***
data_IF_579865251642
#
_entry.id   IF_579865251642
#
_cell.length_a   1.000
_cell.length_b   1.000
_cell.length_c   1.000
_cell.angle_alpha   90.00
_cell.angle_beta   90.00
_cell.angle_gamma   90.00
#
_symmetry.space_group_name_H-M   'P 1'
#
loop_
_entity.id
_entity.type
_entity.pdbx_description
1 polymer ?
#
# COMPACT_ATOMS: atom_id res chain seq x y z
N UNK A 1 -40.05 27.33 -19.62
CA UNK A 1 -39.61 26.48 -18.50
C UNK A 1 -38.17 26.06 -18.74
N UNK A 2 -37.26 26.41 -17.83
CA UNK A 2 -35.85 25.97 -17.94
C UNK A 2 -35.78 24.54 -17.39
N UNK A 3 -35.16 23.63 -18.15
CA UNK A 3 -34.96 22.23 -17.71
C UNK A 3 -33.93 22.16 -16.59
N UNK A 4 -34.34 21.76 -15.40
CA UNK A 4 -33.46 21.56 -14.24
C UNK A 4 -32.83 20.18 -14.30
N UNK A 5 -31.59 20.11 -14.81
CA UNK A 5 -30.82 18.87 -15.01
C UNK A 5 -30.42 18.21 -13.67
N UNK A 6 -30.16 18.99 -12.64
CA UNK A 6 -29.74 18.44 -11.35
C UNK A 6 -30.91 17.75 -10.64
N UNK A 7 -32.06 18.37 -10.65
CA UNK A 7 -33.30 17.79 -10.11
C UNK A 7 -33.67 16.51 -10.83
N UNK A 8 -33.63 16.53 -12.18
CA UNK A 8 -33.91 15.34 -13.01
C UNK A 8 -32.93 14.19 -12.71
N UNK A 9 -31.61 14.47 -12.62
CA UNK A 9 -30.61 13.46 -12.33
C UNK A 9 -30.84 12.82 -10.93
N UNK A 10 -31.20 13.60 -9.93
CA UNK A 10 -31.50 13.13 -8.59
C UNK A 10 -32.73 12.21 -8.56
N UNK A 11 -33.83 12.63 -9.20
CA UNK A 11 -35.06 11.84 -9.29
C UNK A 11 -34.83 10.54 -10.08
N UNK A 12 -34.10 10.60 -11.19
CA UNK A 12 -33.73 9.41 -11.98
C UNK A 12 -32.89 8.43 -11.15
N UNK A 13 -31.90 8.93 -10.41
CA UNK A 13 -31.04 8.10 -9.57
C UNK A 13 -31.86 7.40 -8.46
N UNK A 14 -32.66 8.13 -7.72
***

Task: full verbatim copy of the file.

data_IF_579865251642
#
_entry.id   IF_579865251642
#
_cell.length_a   1.000
_cell.length_b   1.000
_cell.length_c   1.000
_cell.angle_alpha   90.00
_cell.angle_beta   90.00
_cell.angle_gamma   90.00
#
_symmetry.space_group_name_H-M   'P 1'
#
loop_
_entity.id
_entity.type
_entity.pdbx_description
1 polymer ?
#
# COMPACT_ATOMS: atom_id res chain seq x y z
N UNK A 1 -40.05 27.33 -19.62
CA UNK A 1 -39.61 26.48 -18.50
C UNK A 1 -38.17 26.06 -18.74
N UNK A 2 -37.26 26.41 -17.83
CA UNK A 2 -35.85 25.97 -17.94
C UNK A 2 -35.78 24.54 -17.39
N UNK A 3 -35.16 23.63 -18.15
CA UNK A 3 -34.96 22.23 -17.71
C UNK A 3 -33.93 22.16 -16.59
N UNK A 4 -34.34 21.76 -15.40
CA UNK A 4 -33.46 21.56 -14.24
C UNK A 4 -32.83 20.18 -14.30
N UNK A 5 -31.59 20.11 -14.81
CA UNK A 5 -30.82 18.87 -15.01
C UNK A 5 -30.42 18.21 -13.67
N UNK A 6 -30.16 18.99 -12.64
CA UNK A 6 -29.74 18.44 -11.35
C UNK A 6 -30.91 17.75 -10.64
N UNK A 7 -32.06 18.37 -10.65
CA UNK A 7 -33.30 17.79 -10.11
C UNK A 7 -33.67 16.51 -10.83
N UNK A 8 -33.63 16.53 -12.18
CA UNK A 8 -33.91 15.34 -13.01
C UNK A 8 -32.93 14.19 -12.71
N UNK A 9 -31.61 14.47 -12.62
CA UNK A 9 -30.61 13.46 -12.33
C UNK A 9 -30.84 12.82 -10.93
N UNK A 10 -31.20 13.60 -9.93
CA UNK A 10 -31.50 13.13 -8.59
C UNK A 10 -32.73 12.21 -8.56
N UNK A 11 -33.83 12.63 -9.20
CA UNK A 11 -35.06 11.84 -9.29
C UNK A 11 -34.83 10.54 -10.08
N UNK A 12 -34.10 10.60 -11.19
CA UNK A 12 -33.73 9.41 -11.98
C UNK A 12 -32.89 8.43 -11.15
N UNK A 13 -31.90 8.93 -10.41
CA UNK A 13 -31.04 8.10 -9.57
C UNK A 13 -31.86 7.40 -8.46
N UNK A 14 -32.66 8.13 -7.72